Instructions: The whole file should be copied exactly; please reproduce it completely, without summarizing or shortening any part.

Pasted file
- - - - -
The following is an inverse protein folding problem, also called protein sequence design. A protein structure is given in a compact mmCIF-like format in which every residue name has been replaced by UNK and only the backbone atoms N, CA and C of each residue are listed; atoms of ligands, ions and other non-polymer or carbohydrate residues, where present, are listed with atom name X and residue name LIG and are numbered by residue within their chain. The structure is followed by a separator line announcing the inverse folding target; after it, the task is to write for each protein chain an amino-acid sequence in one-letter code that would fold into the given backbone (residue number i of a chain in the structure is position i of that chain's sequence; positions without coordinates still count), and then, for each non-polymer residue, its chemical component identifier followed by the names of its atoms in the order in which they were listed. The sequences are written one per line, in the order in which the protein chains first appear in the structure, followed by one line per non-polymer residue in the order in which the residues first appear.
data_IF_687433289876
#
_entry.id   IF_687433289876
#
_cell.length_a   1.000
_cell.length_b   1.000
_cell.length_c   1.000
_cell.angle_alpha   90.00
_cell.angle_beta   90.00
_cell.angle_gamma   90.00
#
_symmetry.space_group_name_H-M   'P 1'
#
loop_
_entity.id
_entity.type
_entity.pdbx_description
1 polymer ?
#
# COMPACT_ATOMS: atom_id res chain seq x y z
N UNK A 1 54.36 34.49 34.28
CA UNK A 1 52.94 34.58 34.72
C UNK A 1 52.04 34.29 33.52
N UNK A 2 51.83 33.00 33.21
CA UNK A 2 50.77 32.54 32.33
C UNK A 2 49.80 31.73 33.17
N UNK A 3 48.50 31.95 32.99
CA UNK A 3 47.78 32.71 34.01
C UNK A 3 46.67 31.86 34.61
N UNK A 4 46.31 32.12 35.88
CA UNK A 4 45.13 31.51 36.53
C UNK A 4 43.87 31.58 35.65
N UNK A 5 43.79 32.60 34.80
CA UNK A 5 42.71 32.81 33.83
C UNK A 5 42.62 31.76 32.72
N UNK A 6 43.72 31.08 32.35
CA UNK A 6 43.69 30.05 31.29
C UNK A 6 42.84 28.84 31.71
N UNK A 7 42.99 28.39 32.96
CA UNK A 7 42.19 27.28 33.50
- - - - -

The following is an inverse protein folding problem, also called protein sequence design. A protein structure is given in a compact mmCIF-like format in which every residue name has been replaced by UNK and only the backbone atoms N, CA and C of each residue are listed; atoms of ligands, ions and other non-polymer or carbohydrate residues, where present, are listed with atom name X and residue name LIG and are numbered by residue within their chain. The structure is followed by a separator line announcing the inverse folding target; after it, the task is to write for each protein chain an amino-acid sequence in one-letter code that would fold into the given backbone (residue number i of a chain in the structure is position i of that chain's sequence; positions without coordinates still count), and then, for each non-polymer residue, its chemical component identifier followed by the names of its atoms in the order in which they were listed. The sequences are written one per line, in the order in which the protein chains first appear in the structure, followed by one line per non-polymer residue in the order in which the residues first appear.
data_IF_687433289876
#
_entry.id   IF_687433289876
#
_cell.length_a   1.000
_cell.length_b   1.000
_cell.length_c   1.000
_cell.angle_alpha   90.00
_cell.angle_beta   90.00
_cell.angle_gamma   90.00
#
_symmetry.space_group_name_H-M   'P 1'
#
loop_
_entity.id
_entity.type
_entity.pdbx_description
1 polymer ?
#
# COMPACT_ATOMS: atom_id res chain seq x y z
N UNK A 1 54.36 34.49 34.28
CA UNK A 1 52.94 34.58 34.72
C UNK A 1 52.04 34.29 33.52
N UNK A 2 51.83 33.00 33.21
CA UNK A 2 50.77 32.54 32.33
C UNK A 2 49.80 31.73 33.17
N UNK A 3 48.50 31.95 32.99
CA UNK A 3 47.78 32.71 34.01
C UNK A 3 46.67 31.86 34.61
N UNK A 4 46.31 32.12 35.88
CA UNK A 4 45.13 31.51 36.53
C UNK A 4 43.87 31.58 35.65
N UNK A 5 43.79 32.60 34.80
CA UNK A 5 42.71 32.81 33.83
C UNK A 5 42.62 31.76 32.72
N UNK A 6 43.72 31.08 32.35
CA UNK A 6 43.69 30.05 31.29
C UNK A 6 42.84 28.84 31.71
N UNK A 7 42.99 28.39 32.96
CA UNK A 7 42.19 27.28 33.50